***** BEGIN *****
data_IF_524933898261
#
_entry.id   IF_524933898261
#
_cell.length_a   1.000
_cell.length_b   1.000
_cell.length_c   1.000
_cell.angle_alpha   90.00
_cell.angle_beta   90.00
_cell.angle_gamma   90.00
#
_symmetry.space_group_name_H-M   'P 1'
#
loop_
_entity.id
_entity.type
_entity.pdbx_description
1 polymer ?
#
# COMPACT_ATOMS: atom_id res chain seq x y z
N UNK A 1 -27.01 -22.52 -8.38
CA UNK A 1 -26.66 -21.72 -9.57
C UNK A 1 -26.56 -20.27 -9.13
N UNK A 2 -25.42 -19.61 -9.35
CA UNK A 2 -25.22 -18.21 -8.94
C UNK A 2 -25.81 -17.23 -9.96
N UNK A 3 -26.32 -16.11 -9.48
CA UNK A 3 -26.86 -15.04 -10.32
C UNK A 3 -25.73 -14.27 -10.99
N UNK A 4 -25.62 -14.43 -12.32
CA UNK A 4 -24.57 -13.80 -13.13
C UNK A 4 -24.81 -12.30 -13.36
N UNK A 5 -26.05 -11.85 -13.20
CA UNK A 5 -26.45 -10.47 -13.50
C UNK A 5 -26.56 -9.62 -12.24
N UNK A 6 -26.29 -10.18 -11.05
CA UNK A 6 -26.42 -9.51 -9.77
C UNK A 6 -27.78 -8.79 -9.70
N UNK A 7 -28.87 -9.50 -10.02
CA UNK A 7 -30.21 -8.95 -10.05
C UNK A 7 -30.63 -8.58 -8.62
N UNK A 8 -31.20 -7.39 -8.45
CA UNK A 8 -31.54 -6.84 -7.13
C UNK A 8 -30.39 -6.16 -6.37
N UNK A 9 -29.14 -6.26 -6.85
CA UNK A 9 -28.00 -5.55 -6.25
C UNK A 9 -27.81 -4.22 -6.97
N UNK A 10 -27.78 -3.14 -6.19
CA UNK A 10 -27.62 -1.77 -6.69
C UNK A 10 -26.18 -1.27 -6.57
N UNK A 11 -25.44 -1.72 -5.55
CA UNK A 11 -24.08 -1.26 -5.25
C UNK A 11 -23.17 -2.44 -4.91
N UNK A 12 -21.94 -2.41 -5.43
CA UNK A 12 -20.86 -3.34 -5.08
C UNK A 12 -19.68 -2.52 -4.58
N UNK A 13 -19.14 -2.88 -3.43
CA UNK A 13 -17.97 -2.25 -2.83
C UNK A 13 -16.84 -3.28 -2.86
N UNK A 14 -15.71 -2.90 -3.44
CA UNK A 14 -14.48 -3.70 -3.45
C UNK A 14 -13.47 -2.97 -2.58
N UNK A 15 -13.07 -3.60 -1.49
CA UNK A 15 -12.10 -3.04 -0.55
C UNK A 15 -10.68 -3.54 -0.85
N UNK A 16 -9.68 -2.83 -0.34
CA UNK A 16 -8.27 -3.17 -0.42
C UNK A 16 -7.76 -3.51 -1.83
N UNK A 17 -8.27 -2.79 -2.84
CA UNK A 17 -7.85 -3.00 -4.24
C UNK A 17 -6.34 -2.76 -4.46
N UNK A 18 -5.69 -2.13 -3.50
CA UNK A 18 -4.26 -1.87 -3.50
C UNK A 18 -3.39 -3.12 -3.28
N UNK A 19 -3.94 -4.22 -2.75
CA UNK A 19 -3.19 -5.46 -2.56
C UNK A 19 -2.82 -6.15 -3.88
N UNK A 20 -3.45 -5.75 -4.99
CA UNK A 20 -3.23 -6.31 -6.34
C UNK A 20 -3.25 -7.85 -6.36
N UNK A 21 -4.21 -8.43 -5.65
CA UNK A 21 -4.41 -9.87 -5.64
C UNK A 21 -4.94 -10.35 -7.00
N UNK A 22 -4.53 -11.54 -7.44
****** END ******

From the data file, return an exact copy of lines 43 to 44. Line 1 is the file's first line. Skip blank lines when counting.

CA UNK A 8 -31.54 -6.84 -7.13
C UNK A 8 -30.39 -6.16 -6.37